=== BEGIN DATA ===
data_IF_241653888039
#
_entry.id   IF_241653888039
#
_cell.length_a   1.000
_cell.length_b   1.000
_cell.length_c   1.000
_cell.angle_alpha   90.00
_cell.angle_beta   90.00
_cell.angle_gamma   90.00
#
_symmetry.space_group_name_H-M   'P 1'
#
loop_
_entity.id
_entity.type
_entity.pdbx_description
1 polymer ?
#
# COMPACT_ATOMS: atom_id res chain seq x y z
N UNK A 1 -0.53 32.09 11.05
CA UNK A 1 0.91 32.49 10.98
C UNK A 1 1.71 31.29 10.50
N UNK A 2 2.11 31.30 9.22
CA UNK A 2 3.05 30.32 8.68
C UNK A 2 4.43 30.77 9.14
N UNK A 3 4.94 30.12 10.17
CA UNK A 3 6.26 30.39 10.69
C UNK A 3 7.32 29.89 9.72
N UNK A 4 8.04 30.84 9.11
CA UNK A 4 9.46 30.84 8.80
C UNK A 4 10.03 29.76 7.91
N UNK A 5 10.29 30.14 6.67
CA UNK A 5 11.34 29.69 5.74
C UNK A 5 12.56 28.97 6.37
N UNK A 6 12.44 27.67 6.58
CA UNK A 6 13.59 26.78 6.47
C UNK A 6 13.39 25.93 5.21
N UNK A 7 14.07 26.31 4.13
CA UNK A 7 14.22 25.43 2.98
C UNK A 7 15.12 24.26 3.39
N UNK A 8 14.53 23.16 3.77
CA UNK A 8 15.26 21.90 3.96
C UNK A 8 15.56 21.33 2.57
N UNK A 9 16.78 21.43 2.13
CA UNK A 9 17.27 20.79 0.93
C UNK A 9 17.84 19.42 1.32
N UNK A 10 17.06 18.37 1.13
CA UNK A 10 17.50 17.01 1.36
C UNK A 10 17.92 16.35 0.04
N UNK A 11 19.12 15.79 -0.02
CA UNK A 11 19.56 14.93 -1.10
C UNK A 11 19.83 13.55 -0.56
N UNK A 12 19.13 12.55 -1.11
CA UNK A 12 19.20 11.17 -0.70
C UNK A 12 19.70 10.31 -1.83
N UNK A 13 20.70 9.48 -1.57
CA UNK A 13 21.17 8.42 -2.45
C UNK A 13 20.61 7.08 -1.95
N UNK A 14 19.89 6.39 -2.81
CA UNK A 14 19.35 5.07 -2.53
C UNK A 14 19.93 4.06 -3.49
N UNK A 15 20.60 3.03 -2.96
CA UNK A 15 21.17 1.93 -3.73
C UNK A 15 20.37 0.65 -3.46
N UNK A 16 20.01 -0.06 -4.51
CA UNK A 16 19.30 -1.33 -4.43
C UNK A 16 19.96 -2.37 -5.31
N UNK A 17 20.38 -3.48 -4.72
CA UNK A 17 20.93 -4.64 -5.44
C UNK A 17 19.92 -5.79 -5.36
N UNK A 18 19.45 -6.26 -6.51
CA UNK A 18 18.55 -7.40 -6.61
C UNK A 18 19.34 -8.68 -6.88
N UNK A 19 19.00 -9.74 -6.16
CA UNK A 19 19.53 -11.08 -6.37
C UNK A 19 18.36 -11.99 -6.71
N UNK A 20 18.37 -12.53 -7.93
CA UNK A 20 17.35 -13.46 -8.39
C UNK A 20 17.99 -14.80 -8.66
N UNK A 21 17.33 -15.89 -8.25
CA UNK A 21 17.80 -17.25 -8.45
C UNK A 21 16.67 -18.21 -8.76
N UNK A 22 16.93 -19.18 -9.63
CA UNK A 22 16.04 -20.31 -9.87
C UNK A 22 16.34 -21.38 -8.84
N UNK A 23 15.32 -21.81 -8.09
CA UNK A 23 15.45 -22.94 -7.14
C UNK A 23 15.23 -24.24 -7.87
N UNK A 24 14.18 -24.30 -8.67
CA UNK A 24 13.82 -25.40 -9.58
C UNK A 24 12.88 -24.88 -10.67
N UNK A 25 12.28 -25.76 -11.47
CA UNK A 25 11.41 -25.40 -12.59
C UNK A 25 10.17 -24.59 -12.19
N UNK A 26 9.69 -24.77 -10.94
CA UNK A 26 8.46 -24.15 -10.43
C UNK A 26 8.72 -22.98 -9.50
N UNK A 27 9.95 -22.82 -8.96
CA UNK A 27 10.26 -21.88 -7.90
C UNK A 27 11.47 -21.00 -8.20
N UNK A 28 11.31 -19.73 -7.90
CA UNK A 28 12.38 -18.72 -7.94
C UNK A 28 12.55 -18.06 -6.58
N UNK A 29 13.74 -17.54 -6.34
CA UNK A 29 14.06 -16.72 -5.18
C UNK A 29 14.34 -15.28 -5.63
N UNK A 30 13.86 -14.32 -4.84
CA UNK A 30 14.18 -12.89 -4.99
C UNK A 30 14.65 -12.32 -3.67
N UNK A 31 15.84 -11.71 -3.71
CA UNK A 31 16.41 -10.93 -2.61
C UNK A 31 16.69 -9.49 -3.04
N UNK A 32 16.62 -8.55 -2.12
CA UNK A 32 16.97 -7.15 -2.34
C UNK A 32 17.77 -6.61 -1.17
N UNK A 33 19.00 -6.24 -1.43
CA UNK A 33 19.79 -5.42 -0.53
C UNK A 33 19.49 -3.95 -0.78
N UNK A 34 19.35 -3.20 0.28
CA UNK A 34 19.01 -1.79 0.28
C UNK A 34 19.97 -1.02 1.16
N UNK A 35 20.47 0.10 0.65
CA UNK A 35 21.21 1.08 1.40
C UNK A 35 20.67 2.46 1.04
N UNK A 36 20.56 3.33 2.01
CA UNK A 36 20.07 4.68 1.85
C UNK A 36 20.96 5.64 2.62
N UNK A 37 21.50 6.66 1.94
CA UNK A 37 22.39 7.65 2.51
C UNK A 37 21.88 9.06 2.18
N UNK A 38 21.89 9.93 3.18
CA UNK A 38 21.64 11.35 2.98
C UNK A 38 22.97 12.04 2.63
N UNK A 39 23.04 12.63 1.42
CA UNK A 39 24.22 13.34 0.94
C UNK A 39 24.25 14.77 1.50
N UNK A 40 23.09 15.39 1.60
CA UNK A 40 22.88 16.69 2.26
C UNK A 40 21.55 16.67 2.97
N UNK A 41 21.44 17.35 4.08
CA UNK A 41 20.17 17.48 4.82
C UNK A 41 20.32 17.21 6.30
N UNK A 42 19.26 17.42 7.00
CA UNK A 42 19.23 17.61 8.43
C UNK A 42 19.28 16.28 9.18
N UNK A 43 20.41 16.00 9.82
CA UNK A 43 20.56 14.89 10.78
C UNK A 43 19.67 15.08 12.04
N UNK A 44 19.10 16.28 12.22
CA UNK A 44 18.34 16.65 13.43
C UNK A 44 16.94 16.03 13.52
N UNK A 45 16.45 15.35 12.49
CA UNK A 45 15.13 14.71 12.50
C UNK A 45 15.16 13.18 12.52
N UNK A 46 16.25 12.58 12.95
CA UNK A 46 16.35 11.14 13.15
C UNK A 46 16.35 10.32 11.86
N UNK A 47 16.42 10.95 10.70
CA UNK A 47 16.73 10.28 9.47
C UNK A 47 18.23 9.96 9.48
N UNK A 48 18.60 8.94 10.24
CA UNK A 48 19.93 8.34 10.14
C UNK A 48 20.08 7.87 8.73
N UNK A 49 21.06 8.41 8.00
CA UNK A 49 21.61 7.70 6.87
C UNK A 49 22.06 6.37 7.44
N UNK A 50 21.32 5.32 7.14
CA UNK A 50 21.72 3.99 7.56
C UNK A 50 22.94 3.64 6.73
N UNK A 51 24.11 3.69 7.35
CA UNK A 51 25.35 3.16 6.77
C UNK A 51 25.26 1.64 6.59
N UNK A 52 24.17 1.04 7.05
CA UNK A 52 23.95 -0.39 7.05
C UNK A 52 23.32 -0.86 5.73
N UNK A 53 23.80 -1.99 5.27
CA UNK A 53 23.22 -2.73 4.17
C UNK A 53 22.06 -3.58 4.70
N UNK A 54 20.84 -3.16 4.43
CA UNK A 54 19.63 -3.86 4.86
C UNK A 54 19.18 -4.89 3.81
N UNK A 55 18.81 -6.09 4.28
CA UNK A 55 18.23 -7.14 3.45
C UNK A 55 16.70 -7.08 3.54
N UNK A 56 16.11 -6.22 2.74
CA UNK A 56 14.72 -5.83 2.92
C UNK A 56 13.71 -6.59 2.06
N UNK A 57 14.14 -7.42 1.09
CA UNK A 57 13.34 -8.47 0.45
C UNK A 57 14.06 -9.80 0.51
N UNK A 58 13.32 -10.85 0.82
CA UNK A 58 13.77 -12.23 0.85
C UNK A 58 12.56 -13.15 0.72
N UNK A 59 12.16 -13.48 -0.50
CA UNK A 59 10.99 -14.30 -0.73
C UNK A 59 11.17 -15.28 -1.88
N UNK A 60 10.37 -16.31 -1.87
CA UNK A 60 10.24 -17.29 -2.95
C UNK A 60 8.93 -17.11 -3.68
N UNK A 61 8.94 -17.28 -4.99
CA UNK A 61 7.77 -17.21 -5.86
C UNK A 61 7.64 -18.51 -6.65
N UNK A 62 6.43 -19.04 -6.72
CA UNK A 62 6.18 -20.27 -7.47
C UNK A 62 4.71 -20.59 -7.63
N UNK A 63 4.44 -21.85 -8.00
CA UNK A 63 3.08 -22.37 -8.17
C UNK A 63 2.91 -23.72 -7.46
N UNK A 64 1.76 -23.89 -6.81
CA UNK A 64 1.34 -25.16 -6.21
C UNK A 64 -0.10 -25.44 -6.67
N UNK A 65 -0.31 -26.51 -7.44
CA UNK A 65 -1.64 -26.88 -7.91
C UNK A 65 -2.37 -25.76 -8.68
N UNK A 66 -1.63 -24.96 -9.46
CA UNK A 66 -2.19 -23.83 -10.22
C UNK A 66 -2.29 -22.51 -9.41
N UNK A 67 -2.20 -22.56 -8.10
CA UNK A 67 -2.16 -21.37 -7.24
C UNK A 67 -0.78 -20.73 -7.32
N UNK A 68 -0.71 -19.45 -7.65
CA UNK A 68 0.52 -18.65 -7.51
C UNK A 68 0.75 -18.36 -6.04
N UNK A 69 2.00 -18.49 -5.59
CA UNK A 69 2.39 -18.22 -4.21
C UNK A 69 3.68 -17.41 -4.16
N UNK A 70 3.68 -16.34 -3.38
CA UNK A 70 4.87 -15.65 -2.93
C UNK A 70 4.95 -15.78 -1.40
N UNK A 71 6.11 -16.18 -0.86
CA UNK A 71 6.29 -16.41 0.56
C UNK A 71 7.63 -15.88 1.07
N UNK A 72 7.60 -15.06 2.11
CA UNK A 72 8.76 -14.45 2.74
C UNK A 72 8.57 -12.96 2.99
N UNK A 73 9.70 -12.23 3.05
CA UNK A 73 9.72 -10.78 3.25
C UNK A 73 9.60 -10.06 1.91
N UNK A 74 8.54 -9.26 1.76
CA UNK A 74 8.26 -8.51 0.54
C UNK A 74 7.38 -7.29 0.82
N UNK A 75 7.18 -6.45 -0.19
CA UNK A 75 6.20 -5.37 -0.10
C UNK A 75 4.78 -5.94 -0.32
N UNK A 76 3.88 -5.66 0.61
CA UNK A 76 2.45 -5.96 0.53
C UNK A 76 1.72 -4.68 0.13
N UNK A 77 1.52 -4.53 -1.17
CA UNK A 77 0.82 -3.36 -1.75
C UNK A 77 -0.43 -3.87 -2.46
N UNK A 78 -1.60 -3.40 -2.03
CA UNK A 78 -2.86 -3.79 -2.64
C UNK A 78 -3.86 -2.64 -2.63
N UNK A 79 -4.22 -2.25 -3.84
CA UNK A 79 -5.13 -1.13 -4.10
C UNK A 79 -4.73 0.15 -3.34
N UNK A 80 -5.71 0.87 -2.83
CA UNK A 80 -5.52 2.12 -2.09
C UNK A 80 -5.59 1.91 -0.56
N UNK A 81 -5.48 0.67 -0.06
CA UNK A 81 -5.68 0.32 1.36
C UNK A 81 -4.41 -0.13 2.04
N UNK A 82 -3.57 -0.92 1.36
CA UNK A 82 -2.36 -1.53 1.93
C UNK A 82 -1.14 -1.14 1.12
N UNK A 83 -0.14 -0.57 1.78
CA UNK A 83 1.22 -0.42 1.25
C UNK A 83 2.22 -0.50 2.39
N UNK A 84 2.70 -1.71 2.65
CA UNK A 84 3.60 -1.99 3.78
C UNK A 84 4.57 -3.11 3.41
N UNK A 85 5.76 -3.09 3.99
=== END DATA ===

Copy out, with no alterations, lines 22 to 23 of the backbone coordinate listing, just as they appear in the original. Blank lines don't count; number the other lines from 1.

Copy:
CA UNK A 1 0.91 32.49 10.98
C UNK A 1 1.71 31.29 10.50